I do enjoy reading historical fiction. However, I do have one major issue with much of it. That is the tendency to place modern thinking men in the minds of historical characters. Has anyone read C.J. Sansom? His books are very enjoyable. They are more murder mystery types rather than historical accounts of famous people. Yet famous people do get introduced. It's Sansom's(and others) tendency to place the intellectual mind of their main participants as enlightened figures that infuriates me. The hero of Sansom's novels is a lawyer named Matthew Shardlake. Shardlake has very few prejudices of his time; he's almost an enlightenment figure transported back to Tudor times. Are there any historical novels which do not suffer from this annoying habit? If so, can you name them.

What do you find annoying about historical fiction?
Yeah I hate that too. Pride of Carthage did this at times. So much cringe.
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Old April 27th, 2017, 09:57 AM   #38
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I really like the first person "confessional" biographical fiction, like C. W. Gortner's work. Since I know coming in that the character telling the story is going to be biased in their account, I'm willing to put up with some creative retelling of the truth.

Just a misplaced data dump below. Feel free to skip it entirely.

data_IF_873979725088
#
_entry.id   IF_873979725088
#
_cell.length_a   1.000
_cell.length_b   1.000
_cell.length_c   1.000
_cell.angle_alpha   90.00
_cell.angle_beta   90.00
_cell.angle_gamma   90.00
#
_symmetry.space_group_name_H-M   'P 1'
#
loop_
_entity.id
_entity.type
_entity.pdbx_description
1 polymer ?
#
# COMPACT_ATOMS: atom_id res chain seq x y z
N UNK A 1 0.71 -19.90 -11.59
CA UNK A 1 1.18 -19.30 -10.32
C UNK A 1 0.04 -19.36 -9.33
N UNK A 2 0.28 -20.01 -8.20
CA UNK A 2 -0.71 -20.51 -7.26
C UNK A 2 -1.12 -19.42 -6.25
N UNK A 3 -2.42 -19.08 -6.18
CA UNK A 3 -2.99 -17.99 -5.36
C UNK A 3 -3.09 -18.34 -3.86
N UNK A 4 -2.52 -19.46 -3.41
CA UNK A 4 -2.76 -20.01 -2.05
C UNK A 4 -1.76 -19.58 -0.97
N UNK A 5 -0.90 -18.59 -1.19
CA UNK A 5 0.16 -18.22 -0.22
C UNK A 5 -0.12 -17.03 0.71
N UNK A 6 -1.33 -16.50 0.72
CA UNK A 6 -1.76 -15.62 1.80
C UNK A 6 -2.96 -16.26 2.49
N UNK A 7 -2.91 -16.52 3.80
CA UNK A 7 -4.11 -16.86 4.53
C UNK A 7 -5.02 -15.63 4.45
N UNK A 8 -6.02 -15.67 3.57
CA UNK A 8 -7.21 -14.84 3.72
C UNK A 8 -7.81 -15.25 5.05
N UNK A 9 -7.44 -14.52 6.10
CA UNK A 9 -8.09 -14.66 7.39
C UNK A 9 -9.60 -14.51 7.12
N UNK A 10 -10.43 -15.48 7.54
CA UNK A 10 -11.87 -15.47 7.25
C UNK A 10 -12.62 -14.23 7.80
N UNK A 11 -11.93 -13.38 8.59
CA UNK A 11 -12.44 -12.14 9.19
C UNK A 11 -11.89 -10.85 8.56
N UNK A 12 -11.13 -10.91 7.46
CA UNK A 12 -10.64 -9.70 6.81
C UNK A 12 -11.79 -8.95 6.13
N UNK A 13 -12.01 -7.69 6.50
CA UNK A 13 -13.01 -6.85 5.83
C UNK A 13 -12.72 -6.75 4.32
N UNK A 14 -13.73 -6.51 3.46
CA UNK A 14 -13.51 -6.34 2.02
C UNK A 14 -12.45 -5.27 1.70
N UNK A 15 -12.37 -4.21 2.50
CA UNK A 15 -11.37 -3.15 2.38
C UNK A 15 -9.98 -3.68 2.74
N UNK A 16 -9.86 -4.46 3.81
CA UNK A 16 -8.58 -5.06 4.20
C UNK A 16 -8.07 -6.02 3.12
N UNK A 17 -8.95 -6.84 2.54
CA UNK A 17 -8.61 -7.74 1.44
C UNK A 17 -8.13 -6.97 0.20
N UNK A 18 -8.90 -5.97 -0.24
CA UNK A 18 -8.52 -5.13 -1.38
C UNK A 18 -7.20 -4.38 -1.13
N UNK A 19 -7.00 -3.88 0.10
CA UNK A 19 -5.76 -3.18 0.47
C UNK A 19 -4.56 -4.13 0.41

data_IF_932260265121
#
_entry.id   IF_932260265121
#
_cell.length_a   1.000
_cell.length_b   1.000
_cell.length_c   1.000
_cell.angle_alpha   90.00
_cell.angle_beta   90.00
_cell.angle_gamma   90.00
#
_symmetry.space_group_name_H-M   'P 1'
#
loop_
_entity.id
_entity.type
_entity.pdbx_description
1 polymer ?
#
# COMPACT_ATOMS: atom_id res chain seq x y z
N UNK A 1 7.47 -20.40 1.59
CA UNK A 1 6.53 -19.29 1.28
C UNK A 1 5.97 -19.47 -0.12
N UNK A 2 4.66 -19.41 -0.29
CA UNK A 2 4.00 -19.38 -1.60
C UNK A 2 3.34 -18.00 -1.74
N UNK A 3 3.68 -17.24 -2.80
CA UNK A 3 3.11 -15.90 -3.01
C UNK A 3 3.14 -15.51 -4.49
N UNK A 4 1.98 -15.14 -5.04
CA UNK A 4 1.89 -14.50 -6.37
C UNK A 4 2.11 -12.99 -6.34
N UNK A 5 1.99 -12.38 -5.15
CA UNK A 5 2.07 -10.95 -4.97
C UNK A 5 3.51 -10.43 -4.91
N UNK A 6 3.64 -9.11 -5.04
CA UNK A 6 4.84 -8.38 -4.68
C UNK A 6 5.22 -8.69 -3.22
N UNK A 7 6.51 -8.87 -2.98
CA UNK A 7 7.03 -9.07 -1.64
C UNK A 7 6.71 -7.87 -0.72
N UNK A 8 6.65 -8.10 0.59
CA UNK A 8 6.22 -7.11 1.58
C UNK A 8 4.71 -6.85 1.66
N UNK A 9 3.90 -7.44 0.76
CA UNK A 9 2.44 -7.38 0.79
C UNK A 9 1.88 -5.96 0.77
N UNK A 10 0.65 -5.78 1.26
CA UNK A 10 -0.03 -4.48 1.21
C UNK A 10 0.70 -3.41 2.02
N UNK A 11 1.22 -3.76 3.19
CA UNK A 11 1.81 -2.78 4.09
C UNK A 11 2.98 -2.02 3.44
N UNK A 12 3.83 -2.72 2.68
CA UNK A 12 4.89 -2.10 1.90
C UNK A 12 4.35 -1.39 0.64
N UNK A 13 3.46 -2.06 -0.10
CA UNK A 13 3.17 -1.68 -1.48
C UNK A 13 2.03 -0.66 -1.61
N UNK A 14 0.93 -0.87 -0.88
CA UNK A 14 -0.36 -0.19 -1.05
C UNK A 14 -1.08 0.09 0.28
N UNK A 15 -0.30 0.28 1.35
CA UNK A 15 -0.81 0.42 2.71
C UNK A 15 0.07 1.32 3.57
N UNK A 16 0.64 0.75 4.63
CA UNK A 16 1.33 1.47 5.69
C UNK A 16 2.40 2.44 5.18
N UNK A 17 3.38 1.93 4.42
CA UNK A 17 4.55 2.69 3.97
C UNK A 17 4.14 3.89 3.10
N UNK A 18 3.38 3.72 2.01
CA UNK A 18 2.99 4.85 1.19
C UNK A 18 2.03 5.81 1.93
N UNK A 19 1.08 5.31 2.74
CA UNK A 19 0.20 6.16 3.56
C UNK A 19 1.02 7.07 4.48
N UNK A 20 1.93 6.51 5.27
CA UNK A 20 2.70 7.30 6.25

I recently read an "Inspirational Historical Fiction" and the author several times referred to Marie Antoinette as "The Empress of the French." It wasn't a self-published book, so I can't see how an editor let that pass, several times. That was probably the one thing that bothered me the most over my years of reading HF.
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Old April 30th, 2017, 12:44 PM   #39
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Originally Posted by Lord Oda Nobunaga View Post
Yeah I hate that too. Pride of Carthage did this at times. So much cringe.
I agree, that having historical characters with essentially modern views and thinking is jarring in historical fiction.

However, in fiction you often want the reader to empathize with the main character, and it is hard to do if the character had truly alien thinking, as many historical characters would actually have. Perhaps a way to get around that is to have the main character as an outsider, so they can view the other characters with an outsider (i.e., modern reader) viewpoint.
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Old May 24th, 2017, 02:57 AM   #40
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Originally Posted by Tercios Espanoles View Post
Patrick O'Brien springs to mind. His protaganist Aubrey is a philandering, gambling, drinking man, who enjoys a good cock fight as much as the next man.
I agree, not only Aubrey but Maturin too is a convincing character, a complex mix of an Enlightenment natural historian and liberal, with an attachment to his Catholic heritage (in both Ireland and Spain), and a lethal duellist.
On the other hand on my view some other 'nautical' authors (Alexander Kent, Dudley Pope) do give me the impression of modern minds in 18th century bodies.
As for Shardlake, I do agree he does rather stand out, but his motivation for his attitudes is in a way of his time - weariness with the intolerance he sees all around. After all we are not that long before Montaigne, similar in some ways.